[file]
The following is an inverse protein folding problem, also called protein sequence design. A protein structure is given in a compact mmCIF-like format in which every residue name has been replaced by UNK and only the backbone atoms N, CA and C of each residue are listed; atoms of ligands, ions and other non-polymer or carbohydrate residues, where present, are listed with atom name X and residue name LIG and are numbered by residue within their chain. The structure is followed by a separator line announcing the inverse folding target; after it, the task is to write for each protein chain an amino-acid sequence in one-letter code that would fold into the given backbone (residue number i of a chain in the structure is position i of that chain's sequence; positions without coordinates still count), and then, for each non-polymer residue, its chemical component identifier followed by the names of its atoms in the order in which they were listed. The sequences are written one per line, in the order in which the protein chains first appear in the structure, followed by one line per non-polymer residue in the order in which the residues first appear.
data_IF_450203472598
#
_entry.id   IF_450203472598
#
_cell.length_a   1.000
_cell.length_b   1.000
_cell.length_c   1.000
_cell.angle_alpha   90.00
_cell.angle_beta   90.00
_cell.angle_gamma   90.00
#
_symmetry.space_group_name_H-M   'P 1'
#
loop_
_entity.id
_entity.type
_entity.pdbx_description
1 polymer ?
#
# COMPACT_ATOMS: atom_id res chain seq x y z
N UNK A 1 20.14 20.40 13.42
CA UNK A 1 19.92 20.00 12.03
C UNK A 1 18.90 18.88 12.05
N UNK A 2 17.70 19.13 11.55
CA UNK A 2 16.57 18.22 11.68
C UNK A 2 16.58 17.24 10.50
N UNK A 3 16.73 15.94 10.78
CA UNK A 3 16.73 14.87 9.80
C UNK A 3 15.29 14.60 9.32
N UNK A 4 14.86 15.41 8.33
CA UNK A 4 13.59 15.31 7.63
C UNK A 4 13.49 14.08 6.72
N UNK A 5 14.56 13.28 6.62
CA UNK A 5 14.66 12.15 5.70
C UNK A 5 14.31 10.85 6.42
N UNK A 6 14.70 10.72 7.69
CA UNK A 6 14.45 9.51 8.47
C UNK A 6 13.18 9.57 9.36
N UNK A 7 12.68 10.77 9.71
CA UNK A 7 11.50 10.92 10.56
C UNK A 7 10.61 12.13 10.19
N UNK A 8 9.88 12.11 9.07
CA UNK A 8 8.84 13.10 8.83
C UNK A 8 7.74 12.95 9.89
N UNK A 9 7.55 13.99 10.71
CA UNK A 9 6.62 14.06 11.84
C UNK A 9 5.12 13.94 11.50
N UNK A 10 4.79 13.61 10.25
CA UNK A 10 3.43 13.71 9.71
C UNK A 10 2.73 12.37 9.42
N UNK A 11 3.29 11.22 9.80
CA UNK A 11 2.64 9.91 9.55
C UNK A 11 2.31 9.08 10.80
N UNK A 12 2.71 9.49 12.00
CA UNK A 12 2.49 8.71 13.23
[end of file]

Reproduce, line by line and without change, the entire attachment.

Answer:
The following is an inverse protein folding problem, also called protein sequence design. A protein structure is given in a compact mmCIF-like format in which every residue name has been replaced by UNK and only the backbone atoms N, CA and C of each residue are listed; atoms of ligands, ions and other non-polymer or carbohydrate residues, where present, are listed with atom name X and residue name LIG and are numbered by residue within their chain. The structure is followed by a separator line announcing the inverse folding target; after it, the task is to write for each protein chain an amino-acid sequence in one-letter code that would fold into the given backbone (residue number i of a chain in the structure is position i of that chain's sequence; positions without coordinates still count), and then, for each non-polymer residue, its chemical component identifier followed by the names of its atoms in the order in which they were listed. The sequences are written one per line, in the order in which the protein chains first appear in the structure, followed by one line per non-polymer residue in the order in which the residues first appear.
data_IF_450203472598
#
_entry.id   IF_450203472598
#
_cell.length_a   1.000
_cell.length_b   1.000
_cell.length_c   1.000
_cell.angle_alpha   90.00
_cell.angle_beta   90.00
_cell.angle_gamma   90.00
#
_symmetry.space_group_name_H-M   'P 1'
#
loop_
_entity.id
_entity.type
_entity.pdbx_description
1 polymer ?
#
# COMPACT_ATOMS: atom_id res chain seq x y z
N UNK A 1 20.14 20.40 13.42
CA UNK A 1 19.92 20.00 12.03
C UNK A 1 18.90 18.88 12.05
N UNK A 2 17.70 19.13 11.55
CA UNK A 2 16.57 18.22 11.68
C UNK A 2 16.58 17.24 10.50
N UNK A 3 16.73 15.94 10.78
CA UNK A 3 16.73 14.87 9.80
C UNK A 3 15.29 14.60 9.32
N UNK A 4 14.86 15.41 8.33
CA UNK A 4 13.59 15.31 7.63
C UNK A 4 13.49 14.08 6.72
N UNK A 5 14.56 13.28 6.62
CA UNK A 5 14.66 12.15 5.70
C UNK A 5 14.31 10.85 6.42
N UNK A 6 14.70 10.72 7.69
CA UNK A 6 14.45 9.51 8.47
C UNK A 6 13.18 9.57 9.36
N UNK A 7 12.68 10.77 9.71
CA UNK A 7 11.50 10.92 10.56
C UNK A 7 10.61 12.13 10.19
N UNK A 8 9.88 12.11 9.07
CA UNK A 8 8.84 13.10 8.83
C UNK A 8 7.74 12.95 9.89
N UNK A 9 7.55 13.99 10.71
CA UNK A 9 6.62 14.06 11.84
C UNK A 9 5.12 13.94 11.50
N UNK A 10 4.79 13.61 10.25
CA UNK A 10 3.43 13.71 9.71
C UNK A 10 2.73 12.37 9.42
N UNK A 11 3.29 11.22 9.80
CA UNK A 11 2.64 9.91 9.55
C UNK A 11 2.31 9.08 10.80
N UNK A 12 2.71 9.49 12.00
CA UNK A 12 2.49 8.71 13.23